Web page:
PS 58’s music department wasn’t always this fortunate. Fifteen years ago, former president of VH1, John Sykes, volunteered as Principal for a Day at The Carroll School. He observed the students in the music program struggling, because the instruments were in such poor condition — most of them being held together by duct tape. His first thought was to adopt the school and replace the instruments, but the problem was much bigger. The school’s music program was being cut. All over the nation, similar programs were being eliminated because funding was no longer available. So the VH1 Save The Music Foundation was established to bring them back. The Carroll School became the first VH1 Save The Music Foundation grant recipient in 1997.

Paul Cothran, vice president and executive director of the VH1 Save The Music Foundation, explains the idea behind its mission.

“Research data has shown us that studying a musical instrument, just participating in the exercise of making music, has a significant beneficial impact for students. It helps them to develop critical-thinking and cognitive skills; it also helps to improve their performance in other subjects such as math and reading, and students tend to score higher on standardized tests. It further aids students in developing important life skills such as self-discipline, expression, focus, ability to work in teams, and perseverance.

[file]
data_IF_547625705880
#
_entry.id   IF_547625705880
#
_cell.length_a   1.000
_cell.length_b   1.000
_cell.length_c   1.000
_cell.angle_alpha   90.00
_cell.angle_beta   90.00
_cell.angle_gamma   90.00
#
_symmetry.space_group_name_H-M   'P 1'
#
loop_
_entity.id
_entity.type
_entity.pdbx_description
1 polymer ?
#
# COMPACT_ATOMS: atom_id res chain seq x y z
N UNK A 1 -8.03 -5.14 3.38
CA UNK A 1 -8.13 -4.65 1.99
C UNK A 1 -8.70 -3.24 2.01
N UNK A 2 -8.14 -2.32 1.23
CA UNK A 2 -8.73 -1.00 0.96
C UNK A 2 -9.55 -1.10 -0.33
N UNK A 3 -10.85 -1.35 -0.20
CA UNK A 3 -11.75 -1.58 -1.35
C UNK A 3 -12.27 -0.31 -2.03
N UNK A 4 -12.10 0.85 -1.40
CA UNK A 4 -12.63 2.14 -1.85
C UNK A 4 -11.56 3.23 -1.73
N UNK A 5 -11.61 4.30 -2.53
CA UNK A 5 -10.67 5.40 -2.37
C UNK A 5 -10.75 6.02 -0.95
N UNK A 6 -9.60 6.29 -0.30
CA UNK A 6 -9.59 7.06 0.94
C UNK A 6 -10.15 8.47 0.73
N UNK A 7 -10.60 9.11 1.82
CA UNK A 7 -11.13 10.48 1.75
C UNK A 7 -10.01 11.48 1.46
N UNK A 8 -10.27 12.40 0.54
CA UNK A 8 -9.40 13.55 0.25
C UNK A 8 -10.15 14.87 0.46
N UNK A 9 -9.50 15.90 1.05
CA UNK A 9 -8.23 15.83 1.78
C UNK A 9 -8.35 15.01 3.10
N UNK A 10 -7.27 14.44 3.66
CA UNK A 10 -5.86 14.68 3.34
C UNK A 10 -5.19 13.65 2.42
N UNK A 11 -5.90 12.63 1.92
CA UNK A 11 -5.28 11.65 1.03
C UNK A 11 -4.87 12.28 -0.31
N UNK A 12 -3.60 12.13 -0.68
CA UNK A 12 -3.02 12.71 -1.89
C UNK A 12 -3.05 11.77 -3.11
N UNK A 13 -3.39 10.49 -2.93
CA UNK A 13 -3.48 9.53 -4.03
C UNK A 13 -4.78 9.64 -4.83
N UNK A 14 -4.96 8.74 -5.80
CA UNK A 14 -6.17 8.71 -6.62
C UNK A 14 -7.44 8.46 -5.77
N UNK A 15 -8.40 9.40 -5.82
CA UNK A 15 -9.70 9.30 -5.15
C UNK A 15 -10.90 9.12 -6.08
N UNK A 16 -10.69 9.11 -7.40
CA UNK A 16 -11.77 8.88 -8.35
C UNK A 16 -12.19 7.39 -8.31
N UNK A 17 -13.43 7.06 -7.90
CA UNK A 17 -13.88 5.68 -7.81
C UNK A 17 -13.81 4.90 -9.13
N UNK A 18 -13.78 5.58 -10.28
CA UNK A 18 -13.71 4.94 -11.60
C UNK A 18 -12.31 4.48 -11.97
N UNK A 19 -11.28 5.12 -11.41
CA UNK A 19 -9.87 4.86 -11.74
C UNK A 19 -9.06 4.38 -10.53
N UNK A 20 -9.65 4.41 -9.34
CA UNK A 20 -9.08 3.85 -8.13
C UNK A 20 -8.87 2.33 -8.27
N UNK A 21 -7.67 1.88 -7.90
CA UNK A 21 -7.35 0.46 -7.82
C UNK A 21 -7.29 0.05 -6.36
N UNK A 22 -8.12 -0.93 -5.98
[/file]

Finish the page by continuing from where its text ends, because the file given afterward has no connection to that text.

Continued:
“Perhaps most importantly of all,” continued Cothran, “we hear from the students and teachers that reintroducing music study in the curriculum helps to keep students engaged in school. Students were more interested in staying in school and less likely to be involved in activities like gangs or drugs. Music education is important in public education because as a standards-based, sequentially taught part of a core curriculum, it ensures equitable access for all students, regardless of their socioeconomic background, to these benefits of music education.

“Reestablis­hing music programs in schools gets the schools back to a place where they want to be — providing a comprehensive education that develops the whole individual.”

Since the VH1 Save The Music Foundation was established, it has provided $48 million in new musical instruments to 1,800 public schools in more than 100 cities, benefiting the lives of more than 1.8 million children.

During the month of March 2013, which is the nationally proclaimed “Music in Our Schools” month, the VH1 Save The Music Foundation will host the second-annual Free Family Fun Day, a chance for children and families to discover and explore music, on March 9 at the Anderson School in Manhattan.

Second-annual Free Family Fun Day at the Anderson School [100 W. 77th St. between Amsterdam and Columbus avenues in Manhattan, vh1savethemusic.com/sites/default/files/Literature/FAMILYDAY2013.pdf]. March 9, 10 am – 4 pm. Free.

Laura Varoscak-DeInnocentiis is an educator and freelance writer. Her articles appear regularly in Brooklyn Family Magazine and have won editorial awards from Parent Publications of America. She holds master’s degrees in writing, education and psychology. Varoscak-DeInnocentiis lives in Bay Ridge, Brooklyn, and is the proud mom of two sons, Henry and Charlie.

Posted 12:00 am, August 7, 2012